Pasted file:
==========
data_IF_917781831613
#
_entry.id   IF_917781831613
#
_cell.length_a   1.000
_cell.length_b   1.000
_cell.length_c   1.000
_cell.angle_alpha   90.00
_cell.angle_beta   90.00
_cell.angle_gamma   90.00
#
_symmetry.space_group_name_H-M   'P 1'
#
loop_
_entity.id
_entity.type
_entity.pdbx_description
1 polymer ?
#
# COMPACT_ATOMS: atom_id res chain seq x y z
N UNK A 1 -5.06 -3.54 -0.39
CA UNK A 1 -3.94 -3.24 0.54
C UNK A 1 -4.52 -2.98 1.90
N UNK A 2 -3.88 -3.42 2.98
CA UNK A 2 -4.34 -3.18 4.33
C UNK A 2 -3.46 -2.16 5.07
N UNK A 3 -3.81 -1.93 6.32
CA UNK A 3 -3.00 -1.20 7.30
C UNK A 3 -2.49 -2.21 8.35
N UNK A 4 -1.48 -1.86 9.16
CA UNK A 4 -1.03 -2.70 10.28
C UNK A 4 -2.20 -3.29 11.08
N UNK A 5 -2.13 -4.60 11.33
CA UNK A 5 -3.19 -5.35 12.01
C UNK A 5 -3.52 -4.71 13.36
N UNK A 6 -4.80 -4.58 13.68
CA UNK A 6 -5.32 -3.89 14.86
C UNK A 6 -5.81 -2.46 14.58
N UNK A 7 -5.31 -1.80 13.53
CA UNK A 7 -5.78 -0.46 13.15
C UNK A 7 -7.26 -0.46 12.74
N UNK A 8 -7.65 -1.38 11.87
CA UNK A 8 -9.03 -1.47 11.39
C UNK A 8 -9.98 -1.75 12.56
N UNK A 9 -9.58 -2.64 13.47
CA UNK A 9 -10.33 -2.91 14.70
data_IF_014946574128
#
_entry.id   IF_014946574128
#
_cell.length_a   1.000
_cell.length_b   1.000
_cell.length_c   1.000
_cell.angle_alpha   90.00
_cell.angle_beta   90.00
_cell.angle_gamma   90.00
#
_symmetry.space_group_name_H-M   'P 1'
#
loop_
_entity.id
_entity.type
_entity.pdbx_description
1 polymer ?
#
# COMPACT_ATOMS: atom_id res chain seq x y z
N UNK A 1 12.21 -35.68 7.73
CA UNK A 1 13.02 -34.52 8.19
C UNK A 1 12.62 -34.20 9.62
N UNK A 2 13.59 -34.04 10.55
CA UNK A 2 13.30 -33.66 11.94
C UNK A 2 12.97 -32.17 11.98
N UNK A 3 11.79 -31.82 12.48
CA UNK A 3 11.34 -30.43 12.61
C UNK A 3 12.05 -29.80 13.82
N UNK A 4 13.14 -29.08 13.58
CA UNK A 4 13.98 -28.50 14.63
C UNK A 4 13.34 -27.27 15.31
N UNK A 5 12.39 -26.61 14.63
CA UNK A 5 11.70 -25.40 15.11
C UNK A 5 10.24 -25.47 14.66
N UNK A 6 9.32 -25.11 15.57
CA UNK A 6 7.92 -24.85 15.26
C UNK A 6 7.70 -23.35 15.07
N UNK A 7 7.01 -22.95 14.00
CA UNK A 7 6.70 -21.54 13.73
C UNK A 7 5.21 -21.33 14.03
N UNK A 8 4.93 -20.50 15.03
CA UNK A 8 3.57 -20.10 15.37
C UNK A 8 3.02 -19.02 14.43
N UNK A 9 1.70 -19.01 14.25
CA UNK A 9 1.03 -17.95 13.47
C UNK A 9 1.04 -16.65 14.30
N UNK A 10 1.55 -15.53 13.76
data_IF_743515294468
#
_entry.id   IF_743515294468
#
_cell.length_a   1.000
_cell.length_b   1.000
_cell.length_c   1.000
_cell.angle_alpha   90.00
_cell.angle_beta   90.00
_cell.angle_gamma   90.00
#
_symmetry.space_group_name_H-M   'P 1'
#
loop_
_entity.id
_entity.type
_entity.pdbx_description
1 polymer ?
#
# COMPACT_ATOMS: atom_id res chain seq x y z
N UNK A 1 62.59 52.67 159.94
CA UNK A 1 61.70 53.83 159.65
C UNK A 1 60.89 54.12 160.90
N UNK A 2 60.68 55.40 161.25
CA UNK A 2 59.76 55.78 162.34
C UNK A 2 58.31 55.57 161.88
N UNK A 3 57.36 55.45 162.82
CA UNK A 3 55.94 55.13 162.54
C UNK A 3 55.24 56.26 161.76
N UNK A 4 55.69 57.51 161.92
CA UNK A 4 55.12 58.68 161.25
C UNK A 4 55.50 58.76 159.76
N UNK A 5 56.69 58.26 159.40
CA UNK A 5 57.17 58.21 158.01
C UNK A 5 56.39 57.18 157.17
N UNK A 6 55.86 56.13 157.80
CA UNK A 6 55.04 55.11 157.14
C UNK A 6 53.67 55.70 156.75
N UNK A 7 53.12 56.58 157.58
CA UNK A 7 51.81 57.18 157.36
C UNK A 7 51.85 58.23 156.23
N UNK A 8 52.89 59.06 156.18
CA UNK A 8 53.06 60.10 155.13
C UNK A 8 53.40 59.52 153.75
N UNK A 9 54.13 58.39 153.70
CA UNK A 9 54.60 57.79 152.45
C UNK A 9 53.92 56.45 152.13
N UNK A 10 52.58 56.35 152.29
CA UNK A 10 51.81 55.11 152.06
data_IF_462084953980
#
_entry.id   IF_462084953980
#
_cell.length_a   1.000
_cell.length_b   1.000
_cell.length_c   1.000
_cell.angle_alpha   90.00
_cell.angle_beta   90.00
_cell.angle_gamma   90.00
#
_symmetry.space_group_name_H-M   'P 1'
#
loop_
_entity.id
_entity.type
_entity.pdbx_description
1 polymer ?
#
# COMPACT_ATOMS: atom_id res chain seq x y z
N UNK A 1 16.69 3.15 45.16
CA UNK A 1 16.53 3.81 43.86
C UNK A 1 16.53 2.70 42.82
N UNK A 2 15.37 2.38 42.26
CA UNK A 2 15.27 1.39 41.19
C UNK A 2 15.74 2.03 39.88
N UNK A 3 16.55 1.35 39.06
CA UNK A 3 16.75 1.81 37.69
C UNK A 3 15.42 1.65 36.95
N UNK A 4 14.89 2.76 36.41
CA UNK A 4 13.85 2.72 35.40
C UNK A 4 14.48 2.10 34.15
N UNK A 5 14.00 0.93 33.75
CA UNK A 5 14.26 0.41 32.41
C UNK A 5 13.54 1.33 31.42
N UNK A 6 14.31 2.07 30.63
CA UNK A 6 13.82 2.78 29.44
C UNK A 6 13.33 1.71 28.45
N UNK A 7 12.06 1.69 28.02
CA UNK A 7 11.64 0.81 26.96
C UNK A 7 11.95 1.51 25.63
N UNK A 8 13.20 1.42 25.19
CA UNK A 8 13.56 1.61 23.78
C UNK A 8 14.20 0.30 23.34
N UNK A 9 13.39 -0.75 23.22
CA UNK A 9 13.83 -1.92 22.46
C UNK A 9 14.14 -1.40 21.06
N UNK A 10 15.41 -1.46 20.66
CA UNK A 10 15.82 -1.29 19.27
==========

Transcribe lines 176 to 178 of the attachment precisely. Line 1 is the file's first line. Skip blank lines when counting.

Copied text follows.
N UNK A 5 14.00 0.93 33.75
CA UNK A 5 14.26 0.41 32.41
C UNK A 5 13.54 1.33 31.42